Remembering you’re the boss
A client of mine referred one of their business associates to me recently who was in the same business as them and was having no luck finding the right bookkeeper for their business.
Even the one employed by their accountant had not worked out. I had to conclude that this business was either very demanding and difficult to please or they were just not getting their needs met.
Even during the initial conversation on the telephone I could sense the desperation to get themselves sorted as they had no idea where they were financially other than what they saw in the bank.
I visited them at their premises and it is a lovely little business, offering a prestige service that has been held back by uncertainty and the director feeling overwhelmed.
The first thing the director did was get their accountant on the telephone to discuss what he believed they needed. As it turned out he felt they should have a part time bookkeeper that worked from their premises a few days a week.
I explained that my business was an outsource service and on site bookkeeping was a different type of service altogether but I was happy to have an informal chat about their situation, maybe I could give them some pointers they could use in the meantime.
As the discussion progressed, it turned out that they personally did not want to use up precious desk space, as office space was tight. The software they had was inadequate and they preferred to spend the money on software specific to the operations side of the business. Not to mention that they had never received regular updates on their financial situation. In addition they had a VAT Return due and they had no idea whether it had been done and if they were supposed to pay anything to the VAT man.
I was then introduced to the lady who ran the office and as we talked I knew they needed a service like mine and so did she. But even as they asked me when could I start sorting them out, charges, etc I could sniff the sense of disloyalty in the air brought on by doing something opposite to the instructions of their accountant.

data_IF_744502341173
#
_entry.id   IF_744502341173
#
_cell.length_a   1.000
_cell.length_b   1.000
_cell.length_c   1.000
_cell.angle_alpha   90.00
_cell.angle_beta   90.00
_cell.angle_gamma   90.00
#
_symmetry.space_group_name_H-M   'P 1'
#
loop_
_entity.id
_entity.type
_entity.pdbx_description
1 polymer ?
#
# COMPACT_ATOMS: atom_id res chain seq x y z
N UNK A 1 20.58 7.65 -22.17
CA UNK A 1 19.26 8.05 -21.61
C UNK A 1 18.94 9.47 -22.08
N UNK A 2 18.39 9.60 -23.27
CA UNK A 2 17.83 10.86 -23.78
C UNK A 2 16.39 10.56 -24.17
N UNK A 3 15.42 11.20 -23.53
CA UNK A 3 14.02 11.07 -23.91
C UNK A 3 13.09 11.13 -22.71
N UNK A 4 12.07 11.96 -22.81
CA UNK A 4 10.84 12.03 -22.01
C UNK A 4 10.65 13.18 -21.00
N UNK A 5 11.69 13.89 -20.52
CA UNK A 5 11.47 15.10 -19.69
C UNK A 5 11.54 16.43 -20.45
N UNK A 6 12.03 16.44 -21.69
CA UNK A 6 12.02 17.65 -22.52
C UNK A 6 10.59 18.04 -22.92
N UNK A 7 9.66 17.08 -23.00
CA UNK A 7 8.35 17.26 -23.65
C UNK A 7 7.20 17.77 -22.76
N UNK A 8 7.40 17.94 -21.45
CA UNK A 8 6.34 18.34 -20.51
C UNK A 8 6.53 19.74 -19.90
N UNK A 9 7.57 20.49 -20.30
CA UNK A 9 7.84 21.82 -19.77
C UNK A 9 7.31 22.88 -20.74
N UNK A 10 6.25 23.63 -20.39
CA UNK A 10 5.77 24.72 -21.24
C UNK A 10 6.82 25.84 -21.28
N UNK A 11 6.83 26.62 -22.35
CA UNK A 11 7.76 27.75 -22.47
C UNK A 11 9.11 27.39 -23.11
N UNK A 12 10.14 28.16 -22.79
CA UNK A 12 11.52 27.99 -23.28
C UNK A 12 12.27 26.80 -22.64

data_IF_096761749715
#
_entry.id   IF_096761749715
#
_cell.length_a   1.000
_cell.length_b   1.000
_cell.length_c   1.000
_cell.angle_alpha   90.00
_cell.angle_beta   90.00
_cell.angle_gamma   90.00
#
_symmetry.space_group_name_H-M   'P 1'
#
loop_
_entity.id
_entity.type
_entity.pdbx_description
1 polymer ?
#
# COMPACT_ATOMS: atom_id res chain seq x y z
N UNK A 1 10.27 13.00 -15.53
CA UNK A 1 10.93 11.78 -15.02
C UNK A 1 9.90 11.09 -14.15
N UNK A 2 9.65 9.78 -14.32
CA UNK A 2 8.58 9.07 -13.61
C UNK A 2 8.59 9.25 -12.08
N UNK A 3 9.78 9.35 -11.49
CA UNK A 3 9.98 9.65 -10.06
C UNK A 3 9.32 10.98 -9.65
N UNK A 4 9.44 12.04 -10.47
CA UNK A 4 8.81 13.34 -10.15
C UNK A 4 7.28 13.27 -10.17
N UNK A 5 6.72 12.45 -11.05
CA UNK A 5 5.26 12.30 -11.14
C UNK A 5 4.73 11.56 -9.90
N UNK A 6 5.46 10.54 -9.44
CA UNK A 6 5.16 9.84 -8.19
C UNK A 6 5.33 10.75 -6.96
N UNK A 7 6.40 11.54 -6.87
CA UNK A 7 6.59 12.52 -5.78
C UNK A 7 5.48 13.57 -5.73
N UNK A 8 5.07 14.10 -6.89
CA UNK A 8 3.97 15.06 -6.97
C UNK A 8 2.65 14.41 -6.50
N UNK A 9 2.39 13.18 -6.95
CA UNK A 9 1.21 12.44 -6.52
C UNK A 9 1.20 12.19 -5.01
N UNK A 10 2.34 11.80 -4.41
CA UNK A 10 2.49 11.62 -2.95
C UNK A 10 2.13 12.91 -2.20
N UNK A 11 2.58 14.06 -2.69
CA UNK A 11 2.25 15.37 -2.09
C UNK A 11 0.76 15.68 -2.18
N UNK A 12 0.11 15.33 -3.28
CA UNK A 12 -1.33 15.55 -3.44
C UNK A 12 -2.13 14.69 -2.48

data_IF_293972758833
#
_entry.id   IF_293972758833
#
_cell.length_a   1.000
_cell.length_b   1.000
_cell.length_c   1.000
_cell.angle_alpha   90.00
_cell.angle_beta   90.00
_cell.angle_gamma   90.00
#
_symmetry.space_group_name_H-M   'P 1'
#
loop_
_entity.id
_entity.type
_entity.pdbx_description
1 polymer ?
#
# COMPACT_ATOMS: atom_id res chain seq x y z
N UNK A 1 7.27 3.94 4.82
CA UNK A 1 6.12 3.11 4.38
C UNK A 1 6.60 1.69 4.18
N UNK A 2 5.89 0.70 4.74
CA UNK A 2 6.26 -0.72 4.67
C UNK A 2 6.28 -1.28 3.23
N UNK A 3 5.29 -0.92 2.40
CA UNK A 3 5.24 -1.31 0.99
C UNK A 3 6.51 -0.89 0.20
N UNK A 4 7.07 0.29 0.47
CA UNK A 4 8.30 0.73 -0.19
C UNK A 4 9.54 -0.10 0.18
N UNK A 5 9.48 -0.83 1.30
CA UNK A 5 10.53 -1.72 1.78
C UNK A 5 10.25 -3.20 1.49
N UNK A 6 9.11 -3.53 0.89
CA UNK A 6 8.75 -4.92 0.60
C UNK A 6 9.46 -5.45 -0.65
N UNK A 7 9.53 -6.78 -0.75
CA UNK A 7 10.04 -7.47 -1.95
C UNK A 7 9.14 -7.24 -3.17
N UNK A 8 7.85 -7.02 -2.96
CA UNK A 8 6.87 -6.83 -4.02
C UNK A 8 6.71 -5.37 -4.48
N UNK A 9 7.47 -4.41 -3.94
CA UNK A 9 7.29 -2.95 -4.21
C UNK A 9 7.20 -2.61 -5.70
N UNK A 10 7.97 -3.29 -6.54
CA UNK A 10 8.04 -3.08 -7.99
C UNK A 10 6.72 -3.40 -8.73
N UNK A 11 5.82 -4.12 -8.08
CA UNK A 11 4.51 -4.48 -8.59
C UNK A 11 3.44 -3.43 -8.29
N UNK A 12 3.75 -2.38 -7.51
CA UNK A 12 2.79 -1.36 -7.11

It is amazing how we make crucial, often life changing decisions in our businesses all the time, but can be so susceptible to the opinions of others just because we believe we are out of our depth in an area.
As with any service or advice from professionals, listen to what they have to offer, respect their experience and then make your own decision. Ultimately all roads will lead back to you no matter what anybody else says.
If you are uncomfortable with a situation or do not think it is really meeting your needs; feel free to express it, you are the boss, you are the client.
We in professional services are sometimes so convinced of our expertise in an area that it can be easy to lose sight of the simple task of making a client happy and assume that a client does not know what is best. In fairness to the accountant I think he believed it was what they wanted because they had never expressed anything else. All it took was a conversation where they felt free to express themselves and a wealth of information came out.
Your accountant has much to offer, not just in compliance, but in expertise and guidance. And if you get a really good one they are worth their weight in gold as business advisors.
But remember you are an entrepreneur and while you may not be a tax expert, you are the expert when it comes to your business, trust yourself.
Have any of you found yourself feeling like the child in your business when dealing with professionals and consultants, how did you handle it?